Through 2013-14, next-gen MDM will address “sphere of influence” to incorporate both extended and non-obvious relationships to grow share of wallet from individual to exo-ego network as disruptive sales strategy (versus ego-centric marketing). By 2014-15, mobile location-based services enhanced with location-specific customer info will raise the ante for e-commerce within and outside major social networks.
Through 2013-14, MDM of customer/citizen must increase its innate support for the social customer master (e.g., Amazon, Facebook, Google+, et al). These "public MDM hubs" are becoming repositories of high-value demographic info directly and indirectly managed and shared by consumers. Maintenance of customer data will evolve to the self-service model, wherein the customer continuously updates the quality of both demographic and firmographic data in a continuous data quality improvement cycle.
By 2014-15, such self-service evergreening of customer data will incorporate data from both on-premise and off-premise MDM hubs — both private and public. By 2016, mass consumer acceptance and use of such social networks will ultimately serve as marketing and sales delivery channels wherein the blending of private and public master data will serve as the dominant and default social model (social MDM).
During 2013, MDM requirements will increasingly evolve from myriad batch match/merge processes for evergreening master data into near real-time best of breed data consolidation architectures. Mega vendor MDM platforms with RDBMS underpinnings will compete to outperform each other, while next-generation MDM solutions will lag due to overhead of semantic models.
Through 2013-14, compliance and other corporate functions will increasingly mandate temporal MDM to view and manage entities and hierarchical relationships at a specific point in time (past, present or future). By 2015, temporal MDM will be a standard feature of the majority of MDM platforms. Object/Graph DB-based MDM will dominate in time-travel; while RDBMS-based MDM will continue to dominate real-time MDM updating.
Big data innately requires both MDM and data governance to be effective and sustainable. During 2013, performance of all major aspects of base MDM functionality will benefit from performance-enhancing capabilities of big memory configurations — from batch loading of MDM hubs to identity resolution to operational updates.
Through 2013-14, big data will repatriate itself into MDM fabric via registry overlays as yet another source. Mining of big data to populate social MDM and perform entity matching on big data stores will help provision 360-degree view of entity from public, subscription and enterprise data. By 2014-15, very large enterprises (e.g., financial services, large government agencies) will look to real-time MDM flows and scaling of MDM solutions via elasticity of cloud-based solutions, in-memory databases and next-generation ETL/MDM.
Given the substantial investment businesses undertake with SI partners, this must be scrutinized – not only in effort to contain costs, but also to ensure success of this vital infrastructure investment. During 2013, the raw number of IT professionals trained in a specific MDM solution will increase 100 percent Y2Y; however, IT organizations and consultancies will struggle to recruit and retain MDM veterans who have had a major role in a successful MDM deployment (and data governance professionals will command even higher compensation packages).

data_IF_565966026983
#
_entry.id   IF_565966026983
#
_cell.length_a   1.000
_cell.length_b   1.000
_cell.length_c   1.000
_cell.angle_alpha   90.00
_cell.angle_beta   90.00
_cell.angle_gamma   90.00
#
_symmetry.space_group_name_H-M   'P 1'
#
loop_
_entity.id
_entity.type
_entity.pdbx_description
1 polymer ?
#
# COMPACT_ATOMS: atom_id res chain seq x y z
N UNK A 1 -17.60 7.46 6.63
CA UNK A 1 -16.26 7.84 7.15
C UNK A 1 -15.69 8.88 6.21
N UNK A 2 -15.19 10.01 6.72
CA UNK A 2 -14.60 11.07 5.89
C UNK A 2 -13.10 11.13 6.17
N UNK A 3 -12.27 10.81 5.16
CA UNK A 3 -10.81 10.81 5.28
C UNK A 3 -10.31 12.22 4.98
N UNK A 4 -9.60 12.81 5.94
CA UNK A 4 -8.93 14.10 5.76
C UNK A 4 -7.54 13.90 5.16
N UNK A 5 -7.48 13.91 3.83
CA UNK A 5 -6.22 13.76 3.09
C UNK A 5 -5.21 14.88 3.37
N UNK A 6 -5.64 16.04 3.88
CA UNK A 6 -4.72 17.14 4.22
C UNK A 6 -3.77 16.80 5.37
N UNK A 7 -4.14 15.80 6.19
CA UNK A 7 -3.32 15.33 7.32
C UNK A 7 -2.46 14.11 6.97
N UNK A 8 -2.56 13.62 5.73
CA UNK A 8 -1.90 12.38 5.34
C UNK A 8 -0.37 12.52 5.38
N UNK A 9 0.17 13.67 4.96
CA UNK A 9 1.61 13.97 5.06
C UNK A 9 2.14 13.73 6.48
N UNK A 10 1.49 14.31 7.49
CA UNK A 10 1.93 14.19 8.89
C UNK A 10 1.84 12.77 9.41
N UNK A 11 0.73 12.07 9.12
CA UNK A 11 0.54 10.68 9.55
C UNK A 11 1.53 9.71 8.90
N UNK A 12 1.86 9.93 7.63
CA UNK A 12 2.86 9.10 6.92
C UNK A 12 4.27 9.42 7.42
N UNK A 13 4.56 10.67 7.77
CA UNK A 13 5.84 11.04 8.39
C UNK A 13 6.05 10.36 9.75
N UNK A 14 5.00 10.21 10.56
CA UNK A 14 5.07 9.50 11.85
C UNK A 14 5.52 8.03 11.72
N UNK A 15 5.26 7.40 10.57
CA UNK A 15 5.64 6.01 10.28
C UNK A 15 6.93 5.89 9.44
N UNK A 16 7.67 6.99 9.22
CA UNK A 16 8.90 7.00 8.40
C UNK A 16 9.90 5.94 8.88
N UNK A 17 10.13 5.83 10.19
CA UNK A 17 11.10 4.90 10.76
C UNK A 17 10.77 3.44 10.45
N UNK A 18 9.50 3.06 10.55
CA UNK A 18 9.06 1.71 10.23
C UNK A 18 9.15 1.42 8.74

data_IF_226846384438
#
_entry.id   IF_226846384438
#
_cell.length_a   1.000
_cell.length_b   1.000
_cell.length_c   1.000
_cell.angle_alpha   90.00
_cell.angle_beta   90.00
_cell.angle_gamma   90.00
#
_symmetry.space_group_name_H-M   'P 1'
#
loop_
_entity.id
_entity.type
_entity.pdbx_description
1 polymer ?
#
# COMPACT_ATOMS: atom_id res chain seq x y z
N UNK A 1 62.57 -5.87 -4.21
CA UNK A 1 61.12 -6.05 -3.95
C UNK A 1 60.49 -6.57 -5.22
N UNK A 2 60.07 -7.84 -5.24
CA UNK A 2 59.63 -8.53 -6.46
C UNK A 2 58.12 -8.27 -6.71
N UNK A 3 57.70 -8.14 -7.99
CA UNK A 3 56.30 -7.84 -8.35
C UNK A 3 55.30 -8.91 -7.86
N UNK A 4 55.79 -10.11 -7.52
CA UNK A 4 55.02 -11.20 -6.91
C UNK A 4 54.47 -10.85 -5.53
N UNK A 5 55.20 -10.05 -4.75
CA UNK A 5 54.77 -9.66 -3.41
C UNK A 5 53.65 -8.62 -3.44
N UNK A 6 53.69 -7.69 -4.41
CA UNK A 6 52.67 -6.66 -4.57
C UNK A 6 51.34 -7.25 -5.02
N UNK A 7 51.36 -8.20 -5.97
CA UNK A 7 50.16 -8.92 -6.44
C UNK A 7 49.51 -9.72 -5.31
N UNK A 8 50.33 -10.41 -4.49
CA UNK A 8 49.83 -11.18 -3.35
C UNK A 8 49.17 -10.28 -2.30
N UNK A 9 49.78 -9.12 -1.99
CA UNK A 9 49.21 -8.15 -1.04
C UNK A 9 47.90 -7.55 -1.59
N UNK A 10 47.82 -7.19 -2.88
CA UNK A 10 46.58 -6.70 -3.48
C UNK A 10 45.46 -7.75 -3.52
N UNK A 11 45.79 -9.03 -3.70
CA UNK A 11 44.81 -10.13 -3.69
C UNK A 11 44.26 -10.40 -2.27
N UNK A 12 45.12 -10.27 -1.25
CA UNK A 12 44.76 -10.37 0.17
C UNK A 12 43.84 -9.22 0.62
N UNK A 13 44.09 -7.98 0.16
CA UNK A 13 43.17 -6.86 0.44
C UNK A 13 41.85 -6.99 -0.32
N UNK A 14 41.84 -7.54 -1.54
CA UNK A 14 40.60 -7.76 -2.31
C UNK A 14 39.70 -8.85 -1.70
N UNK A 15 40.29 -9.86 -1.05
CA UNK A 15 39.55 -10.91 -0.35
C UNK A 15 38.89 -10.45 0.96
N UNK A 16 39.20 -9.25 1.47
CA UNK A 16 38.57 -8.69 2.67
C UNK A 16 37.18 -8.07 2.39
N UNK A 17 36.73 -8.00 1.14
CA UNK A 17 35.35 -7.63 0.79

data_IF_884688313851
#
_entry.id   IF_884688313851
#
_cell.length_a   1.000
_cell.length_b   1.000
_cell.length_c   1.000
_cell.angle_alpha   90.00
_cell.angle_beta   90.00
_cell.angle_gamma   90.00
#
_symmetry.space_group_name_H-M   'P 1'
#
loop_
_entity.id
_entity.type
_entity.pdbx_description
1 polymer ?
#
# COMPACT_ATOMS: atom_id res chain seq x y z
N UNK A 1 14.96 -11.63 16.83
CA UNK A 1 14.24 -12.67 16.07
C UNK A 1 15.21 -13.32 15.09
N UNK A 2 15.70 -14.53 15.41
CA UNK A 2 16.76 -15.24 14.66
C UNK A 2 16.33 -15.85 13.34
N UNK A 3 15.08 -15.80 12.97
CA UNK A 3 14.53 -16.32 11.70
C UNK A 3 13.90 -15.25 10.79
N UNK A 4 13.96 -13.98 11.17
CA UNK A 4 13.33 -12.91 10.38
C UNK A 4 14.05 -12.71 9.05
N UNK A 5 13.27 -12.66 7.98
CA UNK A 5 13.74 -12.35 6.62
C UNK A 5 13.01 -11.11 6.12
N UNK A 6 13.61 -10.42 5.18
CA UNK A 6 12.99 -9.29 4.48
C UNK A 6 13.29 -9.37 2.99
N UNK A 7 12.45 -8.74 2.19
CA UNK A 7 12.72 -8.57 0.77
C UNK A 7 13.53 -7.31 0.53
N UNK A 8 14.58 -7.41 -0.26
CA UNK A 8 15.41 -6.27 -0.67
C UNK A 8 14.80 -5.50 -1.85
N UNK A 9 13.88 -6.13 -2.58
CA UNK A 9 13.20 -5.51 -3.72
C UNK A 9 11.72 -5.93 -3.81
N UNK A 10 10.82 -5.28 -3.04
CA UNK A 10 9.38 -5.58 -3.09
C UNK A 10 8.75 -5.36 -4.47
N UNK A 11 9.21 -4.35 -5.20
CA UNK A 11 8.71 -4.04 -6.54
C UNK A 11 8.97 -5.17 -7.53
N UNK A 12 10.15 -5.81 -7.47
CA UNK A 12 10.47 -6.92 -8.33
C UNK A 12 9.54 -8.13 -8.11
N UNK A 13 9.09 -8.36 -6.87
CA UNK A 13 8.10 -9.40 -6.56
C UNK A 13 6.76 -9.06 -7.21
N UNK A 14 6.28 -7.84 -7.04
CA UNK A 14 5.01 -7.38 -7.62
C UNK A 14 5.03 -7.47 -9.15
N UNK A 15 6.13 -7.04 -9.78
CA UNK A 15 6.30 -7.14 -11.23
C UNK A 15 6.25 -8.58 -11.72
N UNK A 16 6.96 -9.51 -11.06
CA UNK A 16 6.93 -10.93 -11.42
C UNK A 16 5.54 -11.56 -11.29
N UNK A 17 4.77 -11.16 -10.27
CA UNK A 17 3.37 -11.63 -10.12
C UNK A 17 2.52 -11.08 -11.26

Through 2013-14, enterprises will continue to spend 3X to 4X in “plan” and “build” services versus MDM software acquisition costs. By 2014-15, the supply of MDM-experienced consultants will catch up with demand, and SIs will scramble to find new opportunities for their expensively recruited and trained talent.
MDM is a major IT initiative underway at a large number of market-leading Global 5000 enterprises, and most enterprises and solutions vendors are finding near-term success with single-faceted approach inherent with third-generation MDM solutions.
Myopically focusing solely on single data domain and usage style is detrimental to longer term business strategy of integrating supply, demand, and information chains across intra- and extra-enterprise boundaries.
Coming to market during 2013-14 are fourth-generation multientity MDM solutions that address the requirement for multiple domains and styles as well as reference data. Master Data Governance remains the “X” factor.
Without single view of X (customer/supplier/product) your organization cannot be fully effective, efficient or manage risk.
The MDM Institute is a research and advisory consultancy exclusively focused on master data management. The MDM Institute provides authoritative, independent and relevant consulting advice to senior IT leaders in corporations and government agencies, to business leaders in high-tech enterprises and professional services firms, and to technology investors. It delivers its research and advice to more than 60,000 clients in 10,500 distinct enterprises via Twitter, Linked In, Xing, Google+ and email newsletters. Additionally, each year more than 2,000 delegates attend its MDM & Data Governance Summit conference series held in London, New York City, San Francisco, Singapore, Sydney, Tokyo and Toronto (now in its eighth year). For more information, visit www.the-mdm-institute.com.
Click here to read an interview with Aaron Zornes, Chief Research Officer for The MDM Institute.
All photos used with permission from Thinkstock.
The MDM Institute's 12 strategic planning assumptions for 2013-14 present an experience-based view of the key trends and issues facing IT organizations by highlighting master data management, data governance and related areas